President-Elect Snowflake, Fake News and Challenging Trump’s Mandate

When the Vice President-elect of the United States went to the theatre he probably did not expect it to become an international news story. On entering he was booed, then at the end of the show one of the cast members delivered an impassioned plea on behalf of minority groups left frightened by Trump’s election.

That in itself would have made a big news story. The sequel ensured that it lasted. The President-elect called it harassment. Clearly having no idea that in Ancient Athens political figures sat in the front row as satirists brutally lampooned them, he said that theatre must always be a “safe space”. The entitlement was palpable as if public figures have a right to be cocooned from any views except those of supporters.

He found himself roundly mocked. Yet he probably had supporters amongst those who found the reaction inappropriate rather than the original offence.

Trump has set the tone for his presidency through social media. On the day after his election he called those demonstrating - unfairly, of course -  against his win “professional protesters”. The rank hypocrisy makes opponents seethe. What is more worrying is that he was propagating a lie started by a supporter on Twitter who had fewer than 40 followers. And when the lie was discovered he made no amendment.

By denying reality he has created his own. Meanwhile a more important story about his ethics problem was lost. All along that Trump’s confused policies favour the rich has been lost.

Trump’s opponents face a dilemma to which there is no perfect answer

Trump is a thin-skinned, grotesque narcissist. His assumption of the presidency - with so little credibility - is an offence to a progressive and democratic sense of good government. But he won. It claws at the guts to say so but he did. He won by the rules. However, that does not mean - as Chuck Schumer, the incoming Senate minority leader, indicated - that he has a mandate for his policies. Hillary Clinton won the popular vote by a greater margin than any other electoral college loser. He won a smaller percentage of the vote than Mitt Romney in 2012. He was elected but that does not mean he won a mandate. Election does not mean a mandate.

Trump’s opponents face a dilemma to which there is no perfect answer. The immediate response has been to denounce the man as a fascist. It is easy to feel sympathy with this: only the blind would deny that his agenda is reminiscent of the brutality of the 1930s.

Fascism succeeded in the 1930s because of mainstream complacency: whether it be Neville Chamberlain at Munich or the German Weimar establishment, many were the guilty appeasers of Hitler’s regime. Those are lessons which cannot be forgotten.

Trump is offensive to every believer in liberal democracy. But it is his agenda that is more disturbing. Attempts to delegitimise his presidency will backfire. When Barack Obama was elected the congressional GOP obstructed him at every turn; as they had done with Bill Clinton before, they attacked his legitimacy because he was unAmerican (ie black). Trump himself, who propagated the birther conspiracy movement, was chief amongst them. However, all this did was to feed the anti-political frenzy that lead to their humiliation and Trump’s success. The danger for his opponents is that unfocused attacks will only feed the frustration that led to his election in the first place.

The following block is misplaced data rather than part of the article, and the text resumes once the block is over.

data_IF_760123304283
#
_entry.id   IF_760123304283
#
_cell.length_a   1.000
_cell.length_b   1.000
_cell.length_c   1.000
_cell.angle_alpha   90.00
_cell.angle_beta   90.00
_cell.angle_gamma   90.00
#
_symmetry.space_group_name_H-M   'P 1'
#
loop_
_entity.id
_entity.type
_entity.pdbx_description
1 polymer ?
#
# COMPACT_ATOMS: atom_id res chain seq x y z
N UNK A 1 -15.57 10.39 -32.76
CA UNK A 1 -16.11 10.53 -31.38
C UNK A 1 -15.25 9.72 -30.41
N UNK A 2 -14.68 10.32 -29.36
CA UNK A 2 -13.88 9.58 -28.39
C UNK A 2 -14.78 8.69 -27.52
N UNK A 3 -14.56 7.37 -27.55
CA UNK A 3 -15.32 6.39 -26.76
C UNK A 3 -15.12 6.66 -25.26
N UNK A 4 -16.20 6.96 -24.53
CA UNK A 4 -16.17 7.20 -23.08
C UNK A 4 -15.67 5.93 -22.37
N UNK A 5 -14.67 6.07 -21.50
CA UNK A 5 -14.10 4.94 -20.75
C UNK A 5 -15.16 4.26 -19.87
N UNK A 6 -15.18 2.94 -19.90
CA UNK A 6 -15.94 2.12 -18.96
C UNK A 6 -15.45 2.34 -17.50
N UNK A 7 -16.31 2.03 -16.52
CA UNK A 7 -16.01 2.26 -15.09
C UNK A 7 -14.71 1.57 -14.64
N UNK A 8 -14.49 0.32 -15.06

To deny his mandate is not the same as to deny his legitimacy

Italians faced a similar problem with Silvio Berlusconi. Liberals simply could not see his appeal; to them he was just a crude embarrassment, a chancer who bent the law to further his own ambitions.  He was premier for nine years, making him the third longest serving prime minister. Only one person defeated him at a general election. But who remembers Romano Prodi now? The lasting effect of Berlusconi’s premiership has been to loosen the rule of law. The damage has been not entirely but predominantly cultural.

Trump and Bernie Sanders both tapped into a need for change but Trump will face opposition from his own party. This gives Democrats an opportunity to expose his empty populism. Chuck Schumer's election indicates that the Democrats are changing tack after their defeat. An attitude that denies Trump legitimacy is one that also denies the frustration. 

To deny his mandate is not the same as to deny his legitimacy. To call out his divisive bigotry is not the same as constantly decrying his unpleasant personality. The feeling that his misogyny and offensiveness should be called out is understandable - and, in my view, correct. Not to do so normalises bigotry. There is a difference between doing something deplorable and being so. It is not enough though.

Democrats need to create a wider paradigm about social justice and democracy. By accepting that there exists a demand for change but denying that Trump owns any mandate they have the beginning of a strategy to ensure that Trump is not allowed run rampage over first America and then the world.

Appeasement failed in the 1930s. Outrage failed in 2016. Whatever the strategy for the next four years, it cannot fail again.

More about the author

About the author

Educated at Durham University and UCL, Graham is Disclaimer's editor and a regular contributor. He has written for numerous publications including Tribune, Out Magazine and Vice. He has also contributed to two books of political counterfactuals for Biteback Media, Prime Minister Boris (2011) and Prime Minister Corbyn (2016).

A democratic republican lefty, he struggles daily with the conflict between his ingrained senses of idealism and pragmatism.

Follow Graham on Twitter.

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